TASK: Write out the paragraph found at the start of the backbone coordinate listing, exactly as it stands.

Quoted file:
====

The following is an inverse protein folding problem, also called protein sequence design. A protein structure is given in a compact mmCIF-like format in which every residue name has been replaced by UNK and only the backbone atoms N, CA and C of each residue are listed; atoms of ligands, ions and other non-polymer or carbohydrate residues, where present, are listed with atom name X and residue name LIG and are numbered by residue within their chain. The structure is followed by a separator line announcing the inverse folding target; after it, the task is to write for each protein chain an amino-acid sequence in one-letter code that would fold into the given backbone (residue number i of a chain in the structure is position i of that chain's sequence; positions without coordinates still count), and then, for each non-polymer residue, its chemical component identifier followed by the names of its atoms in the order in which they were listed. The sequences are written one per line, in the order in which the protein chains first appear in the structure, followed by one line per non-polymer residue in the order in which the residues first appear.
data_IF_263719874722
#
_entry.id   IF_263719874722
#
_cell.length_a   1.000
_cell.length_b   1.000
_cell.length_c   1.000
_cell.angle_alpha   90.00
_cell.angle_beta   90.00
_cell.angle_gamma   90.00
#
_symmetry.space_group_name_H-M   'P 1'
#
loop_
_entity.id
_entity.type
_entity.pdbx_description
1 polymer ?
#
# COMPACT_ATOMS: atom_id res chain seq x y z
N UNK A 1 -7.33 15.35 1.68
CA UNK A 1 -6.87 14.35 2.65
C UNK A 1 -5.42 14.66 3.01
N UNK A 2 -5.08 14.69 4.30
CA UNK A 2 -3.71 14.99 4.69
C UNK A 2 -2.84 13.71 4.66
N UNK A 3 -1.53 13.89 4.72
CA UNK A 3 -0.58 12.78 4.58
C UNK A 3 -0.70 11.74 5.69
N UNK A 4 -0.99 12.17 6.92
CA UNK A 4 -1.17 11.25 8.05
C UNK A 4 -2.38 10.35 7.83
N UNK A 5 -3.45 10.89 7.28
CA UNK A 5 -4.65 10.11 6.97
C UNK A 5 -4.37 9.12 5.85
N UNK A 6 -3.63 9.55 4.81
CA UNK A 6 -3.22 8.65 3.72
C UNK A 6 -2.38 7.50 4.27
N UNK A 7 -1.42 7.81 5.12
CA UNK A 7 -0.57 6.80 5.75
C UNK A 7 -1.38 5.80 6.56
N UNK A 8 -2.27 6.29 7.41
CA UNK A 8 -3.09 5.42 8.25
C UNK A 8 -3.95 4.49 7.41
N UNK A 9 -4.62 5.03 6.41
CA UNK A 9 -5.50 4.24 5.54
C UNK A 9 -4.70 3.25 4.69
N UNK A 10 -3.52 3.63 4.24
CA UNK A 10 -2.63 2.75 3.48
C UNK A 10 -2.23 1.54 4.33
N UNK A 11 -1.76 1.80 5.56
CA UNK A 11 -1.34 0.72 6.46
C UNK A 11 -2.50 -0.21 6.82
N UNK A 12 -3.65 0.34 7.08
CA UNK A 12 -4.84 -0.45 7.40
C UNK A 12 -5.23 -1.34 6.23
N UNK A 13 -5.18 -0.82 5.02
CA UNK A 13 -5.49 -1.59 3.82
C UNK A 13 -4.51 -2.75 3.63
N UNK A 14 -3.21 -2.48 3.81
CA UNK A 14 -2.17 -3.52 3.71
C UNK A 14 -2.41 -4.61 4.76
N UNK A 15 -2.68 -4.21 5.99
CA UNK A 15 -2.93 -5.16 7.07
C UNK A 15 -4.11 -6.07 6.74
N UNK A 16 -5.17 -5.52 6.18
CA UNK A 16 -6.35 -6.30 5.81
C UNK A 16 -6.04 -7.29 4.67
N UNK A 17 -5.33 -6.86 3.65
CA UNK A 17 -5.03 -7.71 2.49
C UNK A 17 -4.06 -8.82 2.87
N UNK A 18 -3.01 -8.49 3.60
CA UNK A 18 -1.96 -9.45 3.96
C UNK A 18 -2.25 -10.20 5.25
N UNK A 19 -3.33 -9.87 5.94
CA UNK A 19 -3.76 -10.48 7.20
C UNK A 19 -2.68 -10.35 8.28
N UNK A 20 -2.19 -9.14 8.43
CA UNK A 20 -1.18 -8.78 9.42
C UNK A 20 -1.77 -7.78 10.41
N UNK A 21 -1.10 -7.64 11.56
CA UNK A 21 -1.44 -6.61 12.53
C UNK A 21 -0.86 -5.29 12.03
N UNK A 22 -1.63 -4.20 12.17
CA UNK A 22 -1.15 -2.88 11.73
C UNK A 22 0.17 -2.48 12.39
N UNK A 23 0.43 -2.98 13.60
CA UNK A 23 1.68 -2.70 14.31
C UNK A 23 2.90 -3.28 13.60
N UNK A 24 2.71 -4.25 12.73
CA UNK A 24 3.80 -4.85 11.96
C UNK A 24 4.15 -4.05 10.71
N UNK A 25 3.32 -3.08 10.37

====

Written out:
The following is an inverse protein folding problem, also called protein sequence design. A protein structure is given in a compact mmCIF-like format in which every residue name has been replaced by UNK and only the backbone atoms N, CA and C of each residue are listed; atoms of ligands, ions and other non-polymer or carbohydrate residues, where present, are listed with atom name X and residue name LIG and are numbered by residue within their chain. The structure is followed by a separator line announcing the inverse folding target; after it, the task is to write for each protein chain an amino-acid sequence in one-letter code that would fold into the given backbone (residue number i of a chain in the structure is position i of that chain's sequence; positions without coordinates still count), and then, for each non-polymer residue, its chemical component identifier followed by the names of its atoms in the order in which they were listed. The sequences are written one per line, in the order in which the protein chains first appear in the structure, followed by one line per non-polymer residue in the order in which the residues first appear.